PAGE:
Surveyor, Not Yet Ready To Fly, Learning to Land Hughes News June 8, 1962 transcribed by Faith Macpherson

Takes Jolts in Stride

The Surveyor spacecraft, not yet ready to fly, already is learning to land – and under conditions equivalent to those expected to be found on the moon.

Since nobody has ever been on the moon’s surface, to man’s knowledge anyway, Surveyor is being given the worst of it in the tests designed to verify the design concept of the spacecraft’s landing gear. It is being dropped on to “moon rocks,” into “moon dust,” and slammed in to a simulated lunar surface on one, two and three legs with the impact down slope, up slope and on a side slope.

Significantly, Surveyor or rather a full-scale prototype space frame laden with dummy components, has passed a dozen tests to date with nothing more than aching “feet” for all its rough landings.

How do you create a lunar environment, particularly since no one has been there? It wasn’t easy, but available scientific knowledge and HAC’s engineering ingenuity were enough to provide a reasonable facsimile of what can be expected on the moon.

One of the greatest problems to overcome was that the moon’s gravitational pull is only one-sixth that on earth. To make the tests realistic, it was necessary to develop a device which would reduce the spacecraft’s weight by five-sixths, yet leave its total mass unchanged. That is, the device must be relatively massless, yet provide a lifting force which remains constant and vertical regardless of the vehicle’s horizontal or vertical motion.

In order to provide that part of the device which produces the constant lifting force independent of vertical motion, a technique used in aircraft drop testing to simulate wing lift was chosen. Two towering pneumatic cylinders provide just the right amount of weight reduction without changing the Surveyor’s mass. The device is then operated in conjunction with a special pulley system to simulate the moon’s gravity.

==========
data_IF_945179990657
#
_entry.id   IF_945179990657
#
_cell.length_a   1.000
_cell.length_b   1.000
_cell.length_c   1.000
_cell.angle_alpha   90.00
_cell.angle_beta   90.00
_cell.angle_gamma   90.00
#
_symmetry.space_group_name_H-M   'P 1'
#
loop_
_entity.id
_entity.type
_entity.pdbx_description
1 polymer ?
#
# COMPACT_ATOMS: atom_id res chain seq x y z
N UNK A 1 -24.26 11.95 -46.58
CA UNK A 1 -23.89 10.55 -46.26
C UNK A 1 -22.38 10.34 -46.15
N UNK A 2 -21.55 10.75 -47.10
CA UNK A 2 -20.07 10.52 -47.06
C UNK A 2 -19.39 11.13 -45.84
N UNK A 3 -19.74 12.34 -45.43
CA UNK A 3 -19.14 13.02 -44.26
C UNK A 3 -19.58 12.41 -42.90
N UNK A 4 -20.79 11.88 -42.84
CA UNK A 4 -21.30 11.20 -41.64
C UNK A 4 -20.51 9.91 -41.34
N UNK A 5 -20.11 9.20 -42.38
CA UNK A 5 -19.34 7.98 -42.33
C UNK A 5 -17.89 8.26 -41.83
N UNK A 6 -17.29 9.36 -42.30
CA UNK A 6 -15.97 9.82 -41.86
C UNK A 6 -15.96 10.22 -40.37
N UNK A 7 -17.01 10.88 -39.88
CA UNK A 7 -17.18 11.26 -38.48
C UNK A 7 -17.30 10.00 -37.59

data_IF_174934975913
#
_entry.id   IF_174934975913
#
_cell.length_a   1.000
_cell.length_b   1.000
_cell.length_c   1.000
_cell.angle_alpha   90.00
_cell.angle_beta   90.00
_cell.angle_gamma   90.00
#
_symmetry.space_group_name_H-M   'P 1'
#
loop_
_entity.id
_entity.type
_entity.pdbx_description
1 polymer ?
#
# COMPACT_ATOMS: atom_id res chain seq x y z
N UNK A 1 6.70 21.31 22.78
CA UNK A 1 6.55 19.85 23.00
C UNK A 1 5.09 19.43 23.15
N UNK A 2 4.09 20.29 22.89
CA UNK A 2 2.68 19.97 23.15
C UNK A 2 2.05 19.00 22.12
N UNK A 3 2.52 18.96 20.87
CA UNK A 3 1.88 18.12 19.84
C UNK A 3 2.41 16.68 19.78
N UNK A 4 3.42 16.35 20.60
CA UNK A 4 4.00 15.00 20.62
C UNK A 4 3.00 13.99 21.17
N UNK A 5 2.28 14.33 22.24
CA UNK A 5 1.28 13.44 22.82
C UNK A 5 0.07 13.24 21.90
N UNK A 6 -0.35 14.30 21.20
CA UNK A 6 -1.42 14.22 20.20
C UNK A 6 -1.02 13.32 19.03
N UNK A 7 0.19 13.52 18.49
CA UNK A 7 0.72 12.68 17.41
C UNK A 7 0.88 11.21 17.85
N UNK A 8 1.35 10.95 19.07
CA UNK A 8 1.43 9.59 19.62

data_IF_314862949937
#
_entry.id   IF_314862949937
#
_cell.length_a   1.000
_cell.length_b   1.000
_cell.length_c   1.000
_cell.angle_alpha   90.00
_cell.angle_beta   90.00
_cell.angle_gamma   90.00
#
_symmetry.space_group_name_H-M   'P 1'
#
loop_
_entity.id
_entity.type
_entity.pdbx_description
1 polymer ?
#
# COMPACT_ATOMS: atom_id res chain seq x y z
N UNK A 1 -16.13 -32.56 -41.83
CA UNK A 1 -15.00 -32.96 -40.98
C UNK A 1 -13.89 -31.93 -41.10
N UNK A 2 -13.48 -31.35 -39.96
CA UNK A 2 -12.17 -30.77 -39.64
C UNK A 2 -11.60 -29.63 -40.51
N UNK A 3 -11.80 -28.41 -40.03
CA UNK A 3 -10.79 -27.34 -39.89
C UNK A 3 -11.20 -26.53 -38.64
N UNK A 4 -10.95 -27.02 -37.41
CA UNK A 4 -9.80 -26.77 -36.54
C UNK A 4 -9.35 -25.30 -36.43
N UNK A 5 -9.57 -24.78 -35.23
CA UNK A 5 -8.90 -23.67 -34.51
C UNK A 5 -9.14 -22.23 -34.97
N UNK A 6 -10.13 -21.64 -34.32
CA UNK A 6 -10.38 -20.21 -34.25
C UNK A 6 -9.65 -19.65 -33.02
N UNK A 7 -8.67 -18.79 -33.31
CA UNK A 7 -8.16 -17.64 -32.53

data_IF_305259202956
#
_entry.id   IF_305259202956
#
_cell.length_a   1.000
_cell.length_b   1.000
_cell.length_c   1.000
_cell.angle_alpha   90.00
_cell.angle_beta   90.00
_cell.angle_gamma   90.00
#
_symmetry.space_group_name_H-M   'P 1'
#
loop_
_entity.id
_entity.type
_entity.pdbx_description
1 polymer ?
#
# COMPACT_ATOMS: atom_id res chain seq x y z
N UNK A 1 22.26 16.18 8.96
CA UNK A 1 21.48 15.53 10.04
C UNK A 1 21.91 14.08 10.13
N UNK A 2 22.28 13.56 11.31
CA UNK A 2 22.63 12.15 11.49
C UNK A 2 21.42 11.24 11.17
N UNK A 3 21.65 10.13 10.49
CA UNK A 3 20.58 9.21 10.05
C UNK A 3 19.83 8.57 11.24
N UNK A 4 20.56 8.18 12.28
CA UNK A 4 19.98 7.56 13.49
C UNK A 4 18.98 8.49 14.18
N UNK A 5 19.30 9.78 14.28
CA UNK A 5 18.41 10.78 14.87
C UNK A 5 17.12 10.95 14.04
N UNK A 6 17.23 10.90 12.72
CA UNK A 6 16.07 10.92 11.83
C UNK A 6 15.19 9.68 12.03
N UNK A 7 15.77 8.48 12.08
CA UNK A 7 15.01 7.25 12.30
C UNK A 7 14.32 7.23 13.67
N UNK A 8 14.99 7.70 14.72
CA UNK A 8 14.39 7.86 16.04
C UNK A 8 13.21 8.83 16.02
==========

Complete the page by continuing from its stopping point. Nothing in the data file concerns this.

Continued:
Irwin Baker, head of the Structures Section, Engineering Mechanics and Preliminary Design Department, Space Systems Division, designed the special pulley system which has a unique feature that maintains the constant vertical force even when the spacecraft is moved laterally.


Smooth or Rough

The simulated lunar surface can be made just as smooth or miserably rough as the need demands. For example, blocks of wood simulate “moon rocks.” The angle of the “lunar surface” can be varied to provide different angles for the spacecraft prototype to land on.

In addition, the horizontal and vertical velocity of impact can be controlled and varied so that almost every conceivable way of landing can be tested before Surveyor makes its actual landing on the real moon.

To obtain data on the rigid body behavior of the spacecraft and landing loads imposed on the spaceframe, the spacecraft is instrumented with a multitude of accelerometers and strain gauges. Oscillographs and tapes record the information from the instruments. Additional information is obtained from high-speed motion picture camera coverage.

Have the rugged tests proved anything? Most significantly they have proved that Ralph Dietrick, project engineer in charge of the landing gear design, was correct in his pre-test analysis.

Using a high-speed digital computer, Mr. Deitrick made an extensive study of the rigid body behavior of spacecraft under various lunar landing conditions. To date, the drop tests have shown good correlation with his original analysis.Landing-d

Designed Test Site

Dick Harvuot, in charge of the High Temperature Structures Test Laboratory, at the Rodeo Rd. facility, where the Surveyor drop test facility also is located, designed and supervised construction of the entire test site.

It’s apparent he doesn’t think the moon’s surface is a bed of roses. But as is the case with most American space projects, realistic testing before launch has resulted in successful missions.

Regardless of what Surveyor finds on the moon, it’s unlikely that landing will be any more difficult that its prototype is now experiencing on Rodeo Rd.

This entry was posted in Projects/Missions by Jack Fisher. Bookmark the permalink.

About Jack Fisher

Jack was a systems engineer at Hughes from 1961 to 1992. He contributed to various programs including Surveyor, Pioneer Venus, Galileo, Intelsat VI and innumerable proposals. He was the manager of of the Spacecraft Systems Engineering Lab until his retirement. Upon retirement Jack taught systems engineering at a number of national and international venues.